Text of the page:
Behavior and Fos activation reveal that male and female rats differentially assess affective valence during CTA learning and expression.
Females are more affected by psychiatric illnesses including eating disorders, depression, and post-traumatic stress disorder than males. However, the neural mechanisms mediating these sex differences are poorly understood. Animal models can be useful in exploring such neural mechanisms. Conditioned taste aversion (CTA) is a behavioral task that assesses how animals process the competition between associated reinforcing and aversive stimuli in subsequent task performance, a process critical to healthy behavior in many domains. The purpose of the present study was to identify sex differences in this behavior and associated neural responses. We hypothesized that females would value the rewarding stimulus (Boost®) relative to the aversive stimulus (LiCl) more than males in performing CTA. We evaluated behavior (Boost® intake, LiCl-induced behaviors, ultrasonic vocalizations (USVs), CTA performance) and Fos activation in relevant brain regions after the acute stimuli [acute Boost® (AB), acute LiCl (AL)] and the context-only task control (COT), Boost® only task (BOT) and Boost®-LiCl task (BLT). Acutely, females drank more Boost® than males but showed similar aversive behaviors after LiCl. Females and males performed CTA similarly. Both sexes produced 55 kHz USVs anticipating BOT and inhibited these calls in the BLT. However, more females emitted both 22 kHz and 55 kHz USVs in the BLT than males: the latter correlated with less CTA. Estrous cycle stage also influenced 55 kHz USVs. Fos responses were similar in males and females after AB or AL. Females engaged the gustatory cortex and ventral tegmental area (VTA) more than males during the BOT and males engaged the amygdala more than females in both the BOT and BLT. Network analysis of correlated Fos responses across brain regions identified two unique networks characterizing the BOT and BLT, in both of which the VTA played a central role. In situ hybridization with RNAscope identified a population of D1-receptor expressing cells in the CeA that responded to Boost® and D2 receptor-expressing cells that responded to LiCl. The present study suggests that males and females differentially process the affective valence of a stimulus to produce the same goal-directed behavior.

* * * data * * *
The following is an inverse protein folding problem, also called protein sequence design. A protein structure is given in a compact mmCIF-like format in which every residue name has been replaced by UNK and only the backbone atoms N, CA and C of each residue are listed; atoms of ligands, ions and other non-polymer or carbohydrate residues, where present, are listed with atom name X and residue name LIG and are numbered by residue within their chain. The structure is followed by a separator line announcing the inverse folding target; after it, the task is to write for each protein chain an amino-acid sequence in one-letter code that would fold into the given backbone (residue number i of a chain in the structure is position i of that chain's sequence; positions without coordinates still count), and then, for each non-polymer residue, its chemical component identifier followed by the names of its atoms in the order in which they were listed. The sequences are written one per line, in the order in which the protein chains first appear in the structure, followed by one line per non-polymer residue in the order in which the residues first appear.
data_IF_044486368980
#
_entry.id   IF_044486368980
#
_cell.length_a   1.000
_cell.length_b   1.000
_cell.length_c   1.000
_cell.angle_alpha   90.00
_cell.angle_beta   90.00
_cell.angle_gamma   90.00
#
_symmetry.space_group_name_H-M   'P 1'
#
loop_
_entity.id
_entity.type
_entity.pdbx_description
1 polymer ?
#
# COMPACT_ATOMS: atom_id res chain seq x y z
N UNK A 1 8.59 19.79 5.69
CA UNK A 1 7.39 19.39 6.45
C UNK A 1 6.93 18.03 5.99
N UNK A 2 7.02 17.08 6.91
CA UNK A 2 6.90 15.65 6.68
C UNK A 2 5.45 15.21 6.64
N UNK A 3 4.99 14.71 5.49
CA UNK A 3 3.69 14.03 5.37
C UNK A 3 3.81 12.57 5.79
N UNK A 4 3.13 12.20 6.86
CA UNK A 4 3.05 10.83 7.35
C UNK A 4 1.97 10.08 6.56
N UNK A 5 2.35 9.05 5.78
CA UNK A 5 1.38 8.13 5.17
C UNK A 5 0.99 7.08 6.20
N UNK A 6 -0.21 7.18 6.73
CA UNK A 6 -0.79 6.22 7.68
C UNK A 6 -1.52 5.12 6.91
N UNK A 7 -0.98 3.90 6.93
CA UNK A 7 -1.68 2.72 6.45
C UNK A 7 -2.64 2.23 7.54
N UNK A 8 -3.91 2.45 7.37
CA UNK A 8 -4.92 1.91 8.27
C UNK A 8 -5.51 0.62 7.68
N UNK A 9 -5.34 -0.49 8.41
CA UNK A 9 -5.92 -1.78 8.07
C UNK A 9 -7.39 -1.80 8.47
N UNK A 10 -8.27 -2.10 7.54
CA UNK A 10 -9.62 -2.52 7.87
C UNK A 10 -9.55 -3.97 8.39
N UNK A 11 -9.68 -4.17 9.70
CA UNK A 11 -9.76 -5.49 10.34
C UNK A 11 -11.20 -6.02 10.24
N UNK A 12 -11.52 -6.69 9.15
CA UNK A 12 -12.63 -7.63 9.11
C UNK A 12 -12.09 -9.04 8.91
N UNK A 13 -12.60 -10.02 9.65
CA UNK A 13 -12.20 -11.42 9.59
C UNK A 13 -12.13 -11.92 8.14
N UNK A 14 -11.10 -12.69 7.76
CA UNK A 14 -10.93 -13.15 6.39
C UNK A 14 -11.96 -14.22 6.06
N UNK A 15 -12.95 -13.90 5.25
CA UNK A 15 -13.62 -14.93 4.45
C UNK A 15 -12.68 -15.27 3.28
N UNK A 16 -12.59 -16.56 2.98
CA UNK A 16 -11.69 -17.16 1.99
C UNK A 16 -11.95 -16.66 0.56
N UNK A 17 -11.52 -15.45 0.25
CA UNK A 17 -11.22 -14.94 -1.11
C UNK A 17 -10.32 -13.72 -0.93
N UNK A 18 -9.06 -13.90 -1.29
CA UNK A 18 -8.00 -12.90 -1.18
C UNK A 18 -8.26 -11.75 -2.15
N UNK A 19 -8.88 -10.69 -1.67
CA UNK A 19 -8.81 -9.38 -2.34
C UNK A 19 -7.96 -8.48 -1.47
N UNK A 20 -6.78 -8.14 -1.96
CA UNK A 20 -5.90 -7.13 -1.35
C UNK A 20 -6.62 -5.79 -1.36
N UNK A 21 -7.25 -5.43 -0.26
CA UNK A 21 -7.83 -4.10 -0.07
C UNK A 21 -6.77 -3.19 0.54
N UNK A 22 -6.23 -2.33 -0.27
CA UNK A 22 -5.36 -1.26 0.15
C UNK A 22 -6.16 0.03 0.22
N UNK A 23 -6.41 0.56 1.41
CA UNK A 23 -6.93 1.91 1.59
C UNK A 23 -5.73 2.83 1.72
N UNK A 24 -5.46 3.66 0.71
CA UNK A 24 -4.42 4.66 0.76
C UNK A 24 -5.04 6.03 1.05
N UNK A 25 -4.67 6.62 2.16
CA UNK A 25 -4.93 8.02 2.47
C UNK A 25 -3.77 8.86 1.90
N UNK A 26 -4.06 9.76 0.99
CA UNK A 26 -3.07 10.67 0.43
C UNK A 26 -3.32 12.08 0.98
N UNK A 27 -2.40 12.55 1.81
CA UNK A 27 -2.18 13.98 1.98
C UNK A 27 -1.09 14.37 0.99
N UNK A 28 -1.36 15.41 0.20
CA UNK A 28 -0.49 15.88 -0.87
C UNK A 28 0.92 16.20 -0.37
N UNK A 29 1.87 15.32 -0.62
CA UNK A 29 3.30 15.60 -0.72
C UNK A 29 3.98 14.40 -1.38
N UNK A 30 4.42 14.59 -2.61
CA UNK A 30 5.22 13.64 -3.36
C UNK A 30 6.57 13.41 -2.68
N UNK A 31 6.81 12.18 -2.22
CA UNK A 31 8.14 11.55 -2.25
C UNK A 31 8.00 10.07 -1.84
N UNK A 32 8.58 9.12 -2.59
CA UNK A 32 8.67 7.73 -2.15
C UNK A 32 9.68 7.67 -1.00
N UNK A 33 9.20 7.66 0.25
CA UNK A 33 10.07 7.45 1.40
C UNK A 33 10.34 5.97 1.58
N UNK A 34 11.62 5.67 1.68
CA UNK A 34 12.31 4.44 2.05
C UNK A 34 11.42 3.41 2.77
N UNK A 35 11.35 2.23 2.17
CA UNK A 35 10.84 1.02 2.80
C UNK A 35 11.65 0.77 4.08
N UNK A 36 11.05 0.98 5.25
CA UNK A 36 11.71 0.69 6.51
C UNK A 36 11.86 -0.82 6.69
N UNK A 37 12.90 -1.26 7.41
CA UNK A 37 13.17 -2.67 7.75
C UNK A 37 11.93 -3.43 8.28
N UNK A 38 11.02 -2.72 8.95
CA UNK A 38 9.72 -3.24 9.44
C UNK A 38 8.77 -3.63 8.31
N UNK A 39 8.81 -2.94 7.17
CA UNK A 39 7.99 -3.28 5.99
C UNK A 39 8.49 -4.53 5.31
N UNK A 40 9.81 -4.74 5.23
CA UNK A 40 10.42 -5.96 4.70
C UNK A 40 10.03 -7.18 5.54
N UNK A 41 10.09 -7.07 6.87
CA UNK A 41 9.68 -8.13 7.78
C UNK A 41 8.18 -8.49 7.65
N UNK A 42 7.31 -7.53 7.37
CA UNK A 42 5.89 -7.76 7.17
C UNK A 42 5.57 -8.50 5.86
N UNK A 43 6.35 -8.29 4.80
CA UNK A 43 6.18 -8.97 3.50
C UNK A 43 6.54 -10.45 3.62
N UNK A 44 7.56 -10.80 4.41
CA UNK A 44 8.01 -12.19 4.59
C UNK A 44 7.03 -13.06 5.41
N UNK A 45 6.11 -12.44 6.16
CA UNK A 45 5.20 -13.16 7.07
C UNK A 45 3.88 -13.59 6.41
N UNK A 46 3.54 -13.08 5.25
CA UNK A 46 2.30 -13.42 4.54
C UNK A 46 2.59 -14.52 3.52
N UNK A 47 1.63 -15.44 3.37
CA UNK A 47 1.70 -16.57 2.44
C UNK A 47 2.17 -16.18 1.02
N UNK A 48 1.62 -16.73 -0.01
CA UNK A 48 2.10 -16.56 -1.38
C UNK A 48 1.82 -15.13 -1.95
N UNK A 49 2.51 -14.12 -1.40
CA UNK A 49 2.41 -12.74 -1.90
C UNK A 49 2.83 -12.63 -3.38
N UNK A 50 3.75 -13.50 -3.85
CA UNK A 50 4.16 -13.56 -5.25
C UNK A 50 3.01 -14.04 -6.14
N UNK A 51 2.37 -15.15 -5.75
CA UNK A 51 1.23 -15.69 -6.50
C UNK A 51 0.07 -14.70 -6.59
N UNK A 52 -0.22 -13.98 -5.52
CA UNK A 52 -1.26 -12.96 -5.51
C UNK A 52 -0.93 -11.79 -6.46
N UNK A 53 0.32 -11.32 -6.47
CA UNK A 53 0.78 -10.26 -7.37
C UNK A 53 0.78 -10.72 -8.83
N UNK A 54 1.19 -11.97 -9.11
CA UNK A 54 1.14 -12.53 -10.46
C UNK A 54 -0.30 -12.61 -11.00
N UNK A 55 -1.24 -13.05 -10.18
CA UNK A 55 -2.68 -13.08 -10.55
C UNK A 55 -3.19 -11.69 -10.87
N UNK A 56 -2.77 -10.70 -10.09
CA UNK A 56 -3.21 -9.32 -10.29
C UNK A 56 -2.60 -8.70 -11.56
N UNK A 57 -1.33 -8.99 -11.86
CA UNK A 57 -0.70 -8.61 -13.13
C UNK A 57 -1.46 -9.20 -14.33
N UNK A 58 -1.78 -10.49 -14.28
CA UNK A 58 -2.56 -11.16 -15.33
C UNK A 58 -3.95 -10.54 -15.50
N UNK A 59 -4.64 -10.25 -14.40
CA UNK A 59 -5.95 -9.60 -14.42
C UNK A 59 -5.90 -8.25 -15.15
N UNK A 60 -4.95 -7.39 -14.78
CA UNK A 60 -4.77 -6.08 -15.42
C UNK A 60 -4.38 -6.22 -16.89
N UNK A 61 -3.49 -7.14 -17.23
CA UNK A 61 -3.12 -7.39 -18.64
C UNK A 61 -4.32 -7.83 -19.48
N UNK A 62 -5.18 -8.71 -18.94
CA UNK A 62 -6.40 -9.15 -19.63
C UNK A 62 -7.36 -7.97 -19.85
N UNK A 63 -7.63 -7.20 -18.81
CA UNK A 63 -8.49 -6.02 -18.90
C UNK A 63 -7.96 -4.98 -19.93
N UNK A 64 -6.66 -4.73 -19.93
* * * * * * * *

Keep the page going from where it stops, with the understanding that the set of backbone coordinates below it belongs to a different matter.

Bernanke, A; Burnette, E; Murphy, J; Hernandez, N; Zimmerman, S; Walker, QD; Wander, R; Sette, S; Reavis, Z; Francis, R; Armstrong, C; Risher, M-L; Kuhn, C
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